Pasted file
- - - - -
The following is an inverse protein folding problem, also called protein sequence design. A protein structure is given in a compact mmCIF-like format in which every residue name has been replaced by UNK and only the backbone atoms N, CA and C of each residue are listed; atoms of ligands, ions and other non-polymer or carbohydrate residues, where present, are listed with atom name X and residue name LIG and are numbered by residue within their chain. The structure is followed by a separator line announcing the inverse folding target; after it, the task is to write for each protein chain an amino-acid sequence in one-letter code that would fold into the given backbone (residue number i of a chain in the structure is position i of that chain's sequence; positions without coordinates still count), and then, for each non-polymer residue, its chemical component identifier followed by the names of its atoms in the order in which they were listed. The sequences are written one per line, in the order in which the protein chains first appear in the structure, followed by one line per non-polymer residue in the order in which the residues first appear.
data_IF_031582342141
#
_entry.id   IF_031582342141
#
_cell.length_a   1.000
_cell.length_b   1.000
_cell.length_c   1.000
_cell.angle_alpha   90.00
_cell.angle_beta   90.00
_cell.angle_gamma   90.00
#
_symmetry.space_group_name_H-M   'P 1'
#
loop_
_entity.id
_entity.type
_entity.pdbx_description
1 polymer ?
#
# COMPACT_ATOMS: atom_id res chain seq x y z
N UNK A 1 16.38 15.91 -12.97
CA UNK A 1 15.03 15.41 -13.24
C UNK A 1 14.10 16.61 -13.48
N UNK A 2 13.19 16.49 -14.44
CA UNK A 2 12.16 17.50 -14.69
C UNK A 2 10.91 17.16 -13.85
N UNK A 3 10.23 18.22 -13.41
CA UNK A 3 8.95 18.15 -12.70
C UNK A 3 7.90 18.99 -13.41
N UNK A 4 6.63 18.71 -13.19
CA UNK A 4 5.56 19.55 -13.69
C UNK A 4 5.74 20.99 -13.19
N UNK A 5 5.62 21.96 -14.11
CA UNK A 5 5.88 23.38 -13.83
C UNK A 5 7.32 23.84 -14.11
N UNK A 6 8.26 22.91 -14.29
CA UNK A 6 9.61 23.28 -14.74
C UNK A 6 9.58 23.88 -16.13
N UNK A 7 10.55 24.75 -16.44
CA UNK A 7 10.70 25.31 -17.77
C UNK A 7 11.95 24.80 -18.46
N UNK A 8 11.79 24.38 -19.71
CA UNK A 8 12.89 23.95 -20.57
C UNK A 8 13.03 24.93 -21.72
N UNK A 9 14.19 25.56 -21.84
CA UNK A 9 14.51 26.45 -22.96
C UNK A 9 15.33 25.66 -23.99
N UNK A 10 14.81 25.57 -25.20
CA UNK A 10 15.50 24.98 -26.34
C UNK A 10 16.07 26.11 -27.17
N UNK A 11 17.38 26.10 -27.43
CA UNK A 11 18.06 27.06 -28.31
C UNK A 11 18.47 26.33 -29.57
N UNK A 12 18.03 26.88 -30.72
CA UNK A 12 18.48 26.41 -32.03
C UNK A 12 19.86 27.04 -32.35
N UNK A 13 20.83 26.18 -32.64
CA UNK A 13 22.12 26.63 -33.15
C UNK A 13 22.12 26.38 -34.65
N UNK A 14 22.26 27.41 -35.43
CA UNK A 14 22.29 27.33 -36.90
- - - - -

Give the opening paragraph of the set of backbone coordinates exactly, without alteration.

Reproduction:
The following is an inverse protein folding problem, also called protein sequence design. A protein structure is given in a compact mmCIF-like format in which every residue name has been replaced by UNK and only the backbone atoms N, CA and C of each residue are listed; atoms of ligands, ions and other non-polymer or carbohydrate residues, where present, are listed with atom name X and residue name LIG and are numbered by residue within their chain. The structure is followed by a separator line announcing the inverse folding target; after it, the task is to write for each protein chain an amino-acid sequence in one-letter code that would fold into the given backbone (residue number i of a chain in the structure is position i of that chain's sequence; positions without coordinates still count), and then, for each non-polymer residue, its chemical component identifier followed by the names of its atoms in the order in which they were listed. The sequences are written one per line, in the order in which the protein chains first appear in the structure, followed by one line per non-polymer residue in the order in which the residues first appear.